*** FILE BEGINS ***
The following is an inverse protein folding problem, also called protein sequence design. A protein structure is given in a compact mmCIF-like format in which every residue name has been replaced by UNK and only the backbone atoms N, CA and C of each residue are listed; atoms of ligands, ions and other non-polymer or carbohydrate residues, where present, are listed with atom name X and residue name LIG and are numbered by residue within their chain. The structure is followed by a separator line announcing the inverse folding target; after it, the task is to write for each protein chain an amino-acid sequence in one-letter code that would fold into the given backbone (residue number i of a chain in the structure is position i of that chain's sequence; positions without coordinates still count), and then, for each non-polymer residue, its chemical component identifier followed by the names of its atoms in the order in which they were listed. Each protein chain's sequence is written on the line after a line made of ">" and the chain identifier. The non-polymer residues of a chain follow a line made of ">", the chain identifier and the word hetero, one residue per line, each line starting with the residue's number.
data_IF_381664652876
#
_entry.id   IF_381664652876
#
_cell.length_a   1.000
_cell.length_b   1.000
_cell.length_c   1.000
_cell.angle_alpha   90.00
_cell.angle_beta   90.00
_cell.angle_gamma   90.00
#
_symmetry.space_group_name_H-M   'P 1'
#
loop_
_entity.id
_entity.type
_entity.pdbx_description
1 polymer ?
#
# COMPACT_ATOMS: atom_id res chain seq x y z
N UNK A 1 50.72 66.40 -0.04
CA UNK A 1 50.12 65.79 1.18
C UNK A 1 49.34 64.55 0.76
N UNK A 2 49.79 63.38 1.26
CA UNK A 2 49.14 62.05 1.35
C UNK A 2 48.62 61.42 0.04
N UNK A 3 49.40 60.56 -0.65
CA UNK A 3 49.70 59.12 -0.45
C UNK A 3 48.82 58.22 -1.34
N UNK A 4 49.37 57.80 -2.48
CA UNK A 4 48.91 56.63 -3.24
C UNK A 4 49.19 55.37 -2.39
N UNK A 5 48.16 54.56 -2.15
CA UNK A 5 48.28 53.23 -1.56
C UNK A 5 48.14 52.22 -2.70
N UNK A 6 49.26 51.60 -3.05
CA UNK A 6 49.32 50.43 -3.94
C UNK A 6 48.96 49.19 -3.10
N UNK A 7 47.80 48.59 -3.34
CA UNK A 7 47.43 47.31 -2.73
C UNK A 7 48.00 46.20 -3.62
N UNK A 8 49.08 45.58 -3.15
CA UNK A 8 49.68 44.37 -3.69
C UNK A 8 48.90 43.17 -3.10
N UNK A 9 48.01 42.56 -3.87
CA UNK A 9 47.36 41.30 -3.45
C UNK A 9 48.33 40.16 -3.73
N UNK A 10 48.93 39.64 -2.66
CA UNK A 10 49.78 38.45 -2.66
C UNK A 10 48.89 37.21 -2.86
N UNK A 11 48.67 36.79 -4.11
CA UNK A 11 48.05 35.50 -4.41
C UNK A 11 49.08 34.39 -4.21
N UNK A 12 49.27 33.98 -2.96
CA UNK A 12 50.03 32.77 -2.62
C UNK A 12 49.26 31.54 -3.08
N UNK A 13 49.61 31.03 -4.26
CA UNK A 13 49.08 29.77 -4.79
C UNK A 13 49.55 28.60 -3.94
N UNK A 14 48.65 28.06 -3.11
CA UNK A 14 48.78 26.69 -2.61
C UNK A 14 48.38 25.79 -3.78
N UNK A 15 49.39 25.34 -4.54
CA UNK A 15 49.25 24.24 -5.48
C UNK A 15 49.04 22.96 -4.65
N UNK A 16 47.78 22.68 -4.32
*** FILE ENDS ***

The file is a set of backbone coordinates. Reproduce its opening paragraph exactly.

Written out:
The following is an inverse protein folding problem, also called protein sequence design. A protein structure is given in a compact mmCIF-like format in which every residue name has been replaced by UNK and only the backbone atoms N, CA and C of each residue are listed; atoms of ligands, ions and other non-polymer or carbohydrate residues, where present, are listed with atom name X and residue name LIG and are numbered by residue within their chain. The structure is followed by a separator line announcing the inverse folding target; after it, the task is to write for each protein chain an amino-acid sequence in one-letter code that would fold into the given backbone (residue number i of a chain in the structure is position i of that chain's sequence; positions without coordinates still count), and then, for each non-polymer residue, its chemical component identifier followed by the names of its atoms in the order in which they were listed. Each protein chain's sequence is written on the line after a line made of ">" and the chain identifier. The non-polymer residues of a chain follow a line made of ">", the chain identifier and the word hetero, one residue per line, each line starting with the residue's number.